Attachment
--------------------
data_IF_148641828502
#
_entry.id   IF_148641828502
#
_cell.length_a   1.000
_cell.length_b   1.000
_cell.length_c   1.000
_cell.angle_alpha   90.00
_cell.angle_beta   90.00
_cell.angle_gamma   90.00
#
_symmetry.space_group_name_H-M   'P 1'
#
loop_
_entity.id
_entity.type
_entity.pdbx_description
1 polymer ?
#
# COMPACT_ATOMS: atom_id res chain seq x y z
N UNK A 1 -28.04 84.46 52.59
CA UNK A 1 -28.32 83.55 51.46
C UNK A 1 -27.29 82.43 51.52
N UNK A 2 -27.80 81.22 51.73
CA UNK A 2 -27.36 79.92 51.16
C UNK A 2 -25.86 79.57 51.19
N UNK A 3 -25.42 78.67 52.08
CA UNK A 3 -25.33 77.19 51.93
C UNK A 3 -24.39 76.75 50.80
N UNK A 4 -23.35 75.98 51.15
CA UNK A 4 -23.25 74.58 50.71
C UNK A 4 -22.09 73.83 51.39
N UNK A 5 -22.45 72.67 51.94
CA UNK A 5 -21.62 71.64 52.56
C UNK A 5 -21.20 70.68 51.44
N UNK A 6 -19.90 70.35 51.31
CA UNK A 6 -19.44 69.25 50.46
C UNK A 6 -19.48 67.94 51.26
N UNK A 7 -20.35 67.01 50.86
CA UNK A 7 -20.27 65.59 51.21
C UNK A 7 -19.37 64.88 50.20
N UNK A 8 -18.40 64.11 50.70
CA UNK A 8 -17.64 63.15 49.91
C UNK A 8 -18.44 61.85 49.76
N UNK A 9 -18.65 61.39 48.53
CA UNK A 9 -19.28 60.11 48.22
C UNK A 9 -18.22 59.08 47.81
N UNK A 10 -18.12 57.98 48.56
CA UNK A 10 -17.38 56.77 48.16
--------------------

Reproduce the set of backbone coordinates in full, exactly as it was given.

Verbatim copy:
data_IF_148641828502
#
_entry.id   IF_148641828502
#
_cell.length_a   1.000
_cell.length_b   1.000
_cell.length_c   1.000
_cell.angle_alpha   90.00
_cell.angle_beta   90.00
_cell.angle_gamma   90.00
#
_symmetry.space_group_name_H-M   'P 1'
#
loop_
_entity.id
_entity.type
_entity.pdbx_description
1 polymer ?
#
# COMPACT_ATOMS: atom_id res chain seq x y z
N UNK A 1 -28.04 84.46 52.59
CA UNK A 1 -28.32 83.55 51.46
C UNK A 1 -27.29 82.43 51.52
N UNK A 2 -27.80 81.22 51.73
CA UNK A 2 -27.36 79.92 51.16
C UNK A 2 -25.86 79.57 51.19
N UNK A 3 -25.42 78.67 52.08
CA UNK A 3 -25.33 77.19 51.93
C UNK A 3 -24.39 76.75 50.80
N UNK A 4 -23.35 75.98 51.15
CA UNK A 4 -23.25 74.58 50.71
C UNK A 4 -22.09 73.83 51.39
N UNK A 5 -22.45 72.67 51.94
CA UNK A 5 -21.62 71.64 52.56
C UNK A 5 -21.20 70.68 51.44
N UNK A 6 -19.90 70.35 51.31
CA UNK A 6 -19.44 69.25 50.46
C UNK A 6 -19.48 67.94 51.26
N UNK A 7 -20.35 67.01 50.86
CA UNK A 7 -20.27 65.59 51.21
C UNK A 7 -19.37 64.88 50.20
N UNK A 8 -18.40 64.11 50.70
CA UNK A 8 -17.64 63.15 49.91
C UNK A 8 -18.44 61.85 49.76
N UNK A 9 -18.65 61.39 48.53
CA UNK A 9 -19.28 60.11 48.22
C UNK A 9 -18.22 59.08 47.81
N UNK A 10 -18.12 57.98 48.56
CA UNK A 10 -17.38 56.77 48.16